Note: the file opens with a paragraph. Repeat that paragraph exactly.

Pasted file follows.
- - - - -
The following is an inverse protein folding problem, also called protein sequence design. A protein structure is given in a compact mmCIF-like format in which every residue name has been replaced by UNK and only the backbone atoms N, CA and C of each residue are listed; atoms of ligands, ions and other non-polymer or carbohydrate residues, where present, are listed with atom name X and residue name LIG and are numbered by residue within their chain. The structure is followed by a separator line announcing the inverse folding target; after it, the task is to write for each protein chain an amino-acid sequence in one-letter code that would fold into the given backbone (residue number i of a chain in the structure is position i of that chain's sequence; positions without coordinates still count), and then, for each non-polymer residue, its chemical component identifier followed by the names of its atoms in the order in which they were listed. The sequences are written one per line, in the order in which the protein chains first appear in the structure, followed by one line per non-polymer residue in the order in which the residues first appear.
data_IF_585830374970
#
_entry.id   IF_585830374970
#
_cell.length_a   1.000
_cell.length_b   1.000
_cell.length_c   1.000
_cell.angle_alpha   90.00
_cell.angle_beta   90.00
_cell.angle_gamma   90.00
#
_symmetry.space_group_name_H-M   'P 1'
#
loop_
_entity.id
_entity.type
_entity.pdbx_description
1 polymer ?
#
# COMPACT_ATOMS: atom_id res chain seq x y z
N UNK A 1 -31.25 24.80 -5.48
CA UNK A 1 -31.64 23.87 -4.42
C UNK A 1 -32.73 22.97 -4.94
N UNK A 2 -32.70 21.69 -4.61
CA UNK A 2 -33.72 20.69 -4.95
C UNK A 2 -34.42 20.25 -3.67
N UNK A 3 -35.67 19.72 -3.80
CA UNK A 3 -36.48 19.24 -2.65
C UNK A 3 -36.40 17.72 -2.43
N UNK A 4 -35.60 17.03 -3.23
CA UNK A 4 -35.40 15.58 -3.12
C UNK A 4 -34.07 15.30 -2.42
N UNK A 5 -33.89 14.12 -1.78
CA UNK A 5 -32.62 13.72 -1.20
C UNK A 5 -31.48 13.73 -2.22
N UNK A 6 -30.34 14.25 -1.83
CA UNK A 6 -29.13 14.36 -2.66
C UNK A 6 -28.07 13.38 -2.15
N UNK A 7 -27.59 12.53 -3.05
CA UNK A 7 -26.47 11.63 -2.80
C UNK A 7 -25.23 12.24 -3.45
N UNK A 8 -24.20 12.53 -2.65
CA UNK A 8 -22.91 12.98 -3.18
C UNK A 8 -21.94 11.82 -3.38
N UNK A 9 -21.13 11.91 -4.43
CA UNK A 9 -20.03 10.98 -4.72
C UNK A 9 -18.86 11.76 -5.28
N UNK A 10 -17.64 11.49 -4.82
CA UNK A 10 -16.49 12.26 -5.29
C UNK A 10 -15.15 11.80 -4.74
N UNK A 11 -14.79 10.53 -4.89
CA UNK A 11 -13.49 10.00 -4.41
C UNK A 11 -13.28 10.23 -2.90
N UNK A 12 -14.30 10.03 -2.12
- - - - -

The following is an inverse protein folding problem, also called protein sequence design. A protein structure is given in a compact mmCIF-like format in which every residue name has been replaced by UNK and only the backbone atoms N, CA and C of each residue are listed; atoms of ligands, ions and other non-polymer or carbohydrate residues, where present, are listed with atom name X and residue name LIG and are numbered by residue within their chain. The structure is followed by a separator line announcing the inverse folding target; after it, the task is to write for each protein chain an amino-acid sequence in one-letter code that would fold into the given backbone (residue number i of a chain in the structure is position i of that chain's sequence; positions without coordinates still count), and then, for each non-polymer residue, its chemical component identifier followed by the names of its atoms in the order in which they were listed. The sequences are written one per line, in the order in which the protein chains first appear in the structure, followed by one line per non-polymer residue in the order in which the residues first appear.